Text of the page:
Rock band U2 led tributes for the release of Burmese opposition leader and Nobel laureate Aung San Suu Kyi following 15 years of detention.
The group had strenuously campaigned for the release of the democratically elected leader, and devoted part of their 360 tour to her plight.
They responded to news of the release of the woman known affectionately as 'The Lady' in Burma from house arrest on Saturday with what frontman Bono described as "cautious joy".
"I'm very excited, very thrilled at the possibility that this might be the beginning of some sort of rational discussion," he said. "At the same time, it's sort of a cautious joy, because though she's out in the world in a way we need her to be, she's perhaps more vulnerable, if they should want to take advantage of her being outside her own four walls."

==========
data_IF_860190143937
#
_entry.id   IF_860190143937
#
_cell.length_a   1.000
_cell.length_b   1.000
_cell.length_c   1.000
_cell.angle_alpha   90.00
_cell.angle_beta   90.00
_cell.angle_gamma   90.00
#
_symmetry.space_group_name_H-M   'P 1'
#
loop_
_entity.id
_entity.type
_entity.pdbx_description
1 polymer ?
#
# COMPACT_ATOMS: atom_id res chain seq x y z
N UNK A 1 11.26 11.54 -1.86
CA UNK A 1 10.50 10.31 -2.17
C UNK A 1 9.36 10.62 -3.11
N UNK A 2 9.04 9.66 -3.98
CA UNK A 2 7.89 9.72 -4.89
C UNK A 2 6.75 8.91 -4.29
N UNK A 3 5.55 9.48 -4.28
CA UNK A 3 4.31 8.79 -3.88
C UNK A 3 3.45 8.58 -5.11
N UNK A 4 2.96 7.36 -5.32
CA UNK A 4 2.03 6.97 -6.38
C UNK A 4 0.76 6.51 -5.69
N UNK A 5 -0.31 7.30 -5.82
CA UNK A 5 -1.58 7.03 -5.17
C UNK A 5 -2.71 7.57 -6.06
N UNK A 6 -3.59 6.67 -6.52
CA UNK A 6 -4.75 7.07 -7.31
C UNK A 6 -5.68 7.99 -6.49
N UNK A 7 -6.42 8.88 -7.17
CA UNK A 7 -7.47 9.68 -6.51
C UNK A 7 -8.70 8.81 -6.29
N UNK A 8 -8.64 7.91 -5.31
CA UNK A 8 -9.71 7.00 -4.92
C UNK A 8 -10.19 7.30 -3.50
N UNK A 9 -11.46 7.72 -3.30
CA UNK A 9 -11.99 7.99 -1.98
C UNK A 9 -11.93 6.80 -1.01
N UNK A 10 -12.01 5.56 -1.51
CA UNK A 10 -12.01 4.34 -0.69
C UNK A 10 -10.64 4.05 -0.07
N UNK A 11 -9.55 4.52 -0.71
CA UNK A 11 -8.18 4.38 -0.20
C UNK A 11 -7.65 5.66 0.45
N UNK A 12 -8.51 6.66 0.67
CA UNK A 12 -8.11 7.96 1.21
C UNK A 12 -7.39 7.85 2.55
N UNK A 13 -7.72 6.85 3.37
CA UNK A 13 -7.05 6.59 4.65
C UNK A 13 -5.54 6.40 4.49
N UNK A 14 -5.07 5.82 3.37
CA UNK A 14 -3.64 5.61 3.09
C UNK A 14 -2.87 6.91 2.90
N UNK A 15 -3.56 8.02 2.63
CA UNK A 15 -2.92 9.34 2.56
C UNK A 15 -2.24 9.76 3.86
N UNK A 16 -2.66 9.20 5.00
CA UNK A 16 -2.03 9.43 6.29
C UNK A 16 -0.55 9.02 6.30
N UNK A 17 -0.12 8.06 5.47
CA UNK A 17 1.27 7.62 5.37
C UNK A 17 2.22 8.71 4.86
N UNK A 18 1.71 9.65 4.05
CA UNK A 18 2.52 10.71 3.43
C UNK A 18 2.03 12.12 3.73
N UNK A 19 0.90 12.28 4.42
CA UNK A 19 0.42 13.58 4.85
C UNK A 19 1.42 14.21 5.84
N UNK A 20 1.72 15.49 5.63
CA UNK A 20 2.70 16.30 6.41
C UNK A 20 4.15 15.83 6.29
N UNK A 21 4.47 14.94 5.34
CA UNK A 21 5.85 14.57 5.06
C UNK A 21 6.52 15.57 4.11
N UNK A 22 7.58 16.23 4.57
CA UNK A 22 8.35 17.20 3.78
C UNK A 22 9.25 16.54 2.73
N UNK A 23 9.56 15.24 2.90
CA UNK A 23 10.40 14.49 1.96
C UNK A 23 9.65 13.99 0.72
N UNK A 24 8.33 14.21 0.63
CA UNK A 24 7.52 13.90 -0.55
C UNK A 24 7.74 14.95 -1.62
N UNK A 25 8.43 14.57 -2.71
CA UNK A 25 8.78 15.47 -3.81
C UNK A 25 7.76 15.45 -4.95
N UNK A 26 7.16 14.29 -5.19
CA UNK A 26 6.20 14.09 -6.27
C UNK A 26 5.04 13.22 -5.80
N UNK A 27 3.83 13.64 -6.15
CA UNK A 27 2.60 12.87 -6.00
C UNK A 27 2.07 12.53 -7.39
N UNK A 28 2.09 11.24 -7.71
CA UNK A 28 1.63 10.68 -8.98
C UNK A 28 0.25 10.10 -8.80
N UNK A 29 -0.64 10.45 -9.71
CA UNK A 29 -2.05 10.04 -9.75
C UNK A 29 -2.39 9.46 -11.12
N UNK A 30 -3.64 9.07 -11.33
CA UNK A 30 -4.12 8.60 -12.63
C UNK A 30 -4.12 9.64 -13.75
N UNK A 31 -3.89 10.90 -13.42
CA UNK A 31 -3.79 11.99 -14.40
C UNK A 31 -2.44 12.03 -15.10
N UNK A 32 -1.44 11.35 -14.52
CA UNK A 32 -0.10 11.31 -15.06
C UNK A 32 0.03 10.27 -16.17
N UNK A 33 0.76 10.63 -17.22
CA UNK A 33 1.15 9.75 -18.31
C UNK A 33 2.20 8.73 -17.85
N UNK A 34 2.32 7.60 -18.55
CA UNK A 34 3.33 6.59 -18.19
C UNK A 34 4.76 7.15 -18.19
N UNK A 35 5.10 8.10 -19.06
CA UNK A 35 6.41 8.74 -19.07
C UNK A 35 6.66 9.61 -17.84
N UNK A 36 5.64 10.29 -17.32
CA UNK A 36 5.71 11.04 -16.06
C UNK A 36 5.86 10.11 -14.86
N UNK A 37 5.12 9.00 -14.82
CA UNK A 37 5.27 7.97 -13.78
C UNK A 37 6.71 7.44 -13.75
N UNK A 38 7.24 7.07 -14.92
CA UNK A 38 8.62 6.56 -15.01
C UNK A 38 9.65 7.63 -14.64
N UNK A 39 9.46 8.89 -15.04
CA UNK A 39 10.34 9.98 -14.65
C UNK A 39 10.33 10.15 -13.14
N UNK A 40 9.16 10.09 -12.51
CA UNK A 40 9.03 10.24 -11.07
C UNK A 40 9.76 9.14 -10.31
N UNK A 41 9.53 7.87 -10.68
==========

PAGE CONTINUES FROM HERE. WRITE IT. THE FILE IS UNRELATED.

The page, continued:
The leader of the National League for Democracy won the Burmese election in 1990 but the country's military junta refused to hand over power and kept her under house arrest for 15 years.
In a statement posted on the band's website, U2 also wrote: "For a life denied the basic freedoms, she has lived so vividly in the minds of her people and supporters and accomplished so much.
"By putting the people of Burma's interests above her own, she has lived in stark contrast with her oppressors. Her struggle has become a symbol for all humanity, of what we are capable of -- best and worst."